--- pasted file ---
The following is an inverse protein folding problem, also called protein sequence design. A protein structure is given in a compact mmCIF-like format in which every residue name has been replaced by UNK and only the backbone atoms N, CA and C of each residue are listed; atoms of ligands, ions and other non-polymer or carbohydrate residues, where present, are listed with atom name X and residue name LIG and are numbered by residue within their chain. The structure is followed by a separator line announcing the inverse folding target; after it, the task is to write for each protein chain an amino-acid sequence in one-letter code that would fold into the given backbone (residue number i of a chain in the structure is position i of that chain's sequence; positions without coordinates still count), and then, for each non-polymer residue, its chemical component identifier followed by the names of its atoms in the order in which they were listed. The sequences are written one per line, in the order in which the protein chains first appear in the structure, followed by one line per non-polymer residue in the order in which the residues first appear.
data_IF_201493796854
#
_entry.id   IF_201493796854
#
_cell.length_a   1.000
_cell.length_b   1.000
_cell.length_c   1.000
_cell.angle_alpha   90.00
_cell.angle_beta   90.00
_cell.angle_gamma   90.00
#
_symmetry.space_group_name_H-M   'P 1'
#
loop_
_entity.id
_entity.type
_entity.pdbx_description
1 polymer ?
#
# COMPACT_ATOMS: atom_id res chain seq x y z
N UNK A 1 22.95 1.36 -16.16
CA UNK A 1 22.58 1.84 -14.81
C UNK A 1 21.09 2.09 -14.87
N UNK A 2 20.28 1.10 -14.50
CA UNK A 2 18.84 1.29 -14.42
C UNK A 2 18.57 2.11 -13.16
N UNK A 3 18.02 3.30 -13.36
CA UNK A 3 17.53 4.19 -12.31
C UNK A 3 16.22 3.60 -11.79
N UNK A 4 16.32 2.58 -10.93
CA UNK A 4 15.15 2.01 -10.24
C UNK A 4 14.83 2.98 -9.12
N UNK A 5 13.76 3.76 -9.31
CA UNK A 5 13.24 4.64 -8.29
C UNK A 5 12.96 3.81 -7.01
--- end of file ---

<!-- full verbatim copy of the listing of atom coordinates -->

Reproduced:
The following is an inverse protein folding problem, also called protein sequence design. A protein structure is given in a compact mmCIF-like format in which every residue name has been replaced by UNK and only the backbone atoms N, CA and C of each residue are listed; atoms of ligands, ions and other non-polymer or carbohydrate residues, where present, are listed with atom name X and residue name LIG and are numbered by residue within their chain. The structure is followed by a separator line announcing the inverse folding target; after it, the task is to write for each protein chain an amino-acid sequence in one-letter code that would fold into the given backbone (residue number i of a chain in the structure is position i of that chain's sequence; positions without coordinates still count), and then, for each non-polymer residue, its chemical component identifier followed by the names of its atoms in the order in which they were listed. The sequences are written one per line, in the order in which the protein chains first appear in the structure, followed by one line per non-polymer residue in the order in which the residues first appear.
data_IF_201493796854
#
_entry.id   IF_201493796854
#
_cell.length_a   1.000
_cell.length_b   1.000
_cell.length_c   1.000
_cell.angle_alpha   90.00
_cell.angle_beta   90.00
_cell.angle_gamma   90.00
#
_symmetry.space_group_name_H-M   'P 1'
#
loop_
_entity.id
_entity.type
_entity.pdbx_description
1 polymer ?
#
# COMPACT_ATOMS: atom_id res chain seq x y z
N UNK A 1 22.95 1.36 -16.16
CA UNK A 1 22.58 1.84 -14.81
C UNK A 1 21.09 2.09 -14.87
N UNK A 2 20.28 1.10 -14.50
CA UNK A 2 18.84 1.29 -14.42
C UNK A 2 18.57 2.11 -13.16
N UNK A 3 18.02 3.30 -13.36
CA UNK A 3 17.53 4.19 -12.31
C UNK A 3 16.22 3.60 -11.79
N UNK A 4 16.32 2.58 -10.93
CA UNK A 4 15.15 2.01 -10.24
C UNK A 4 14.83 2.98 -9.12
N UNK A 5 13.76 3.76 -9.31
CA UNK A 5 13.24 4.64 -8.29
C UNK A 5 12.96 3.81 -7.01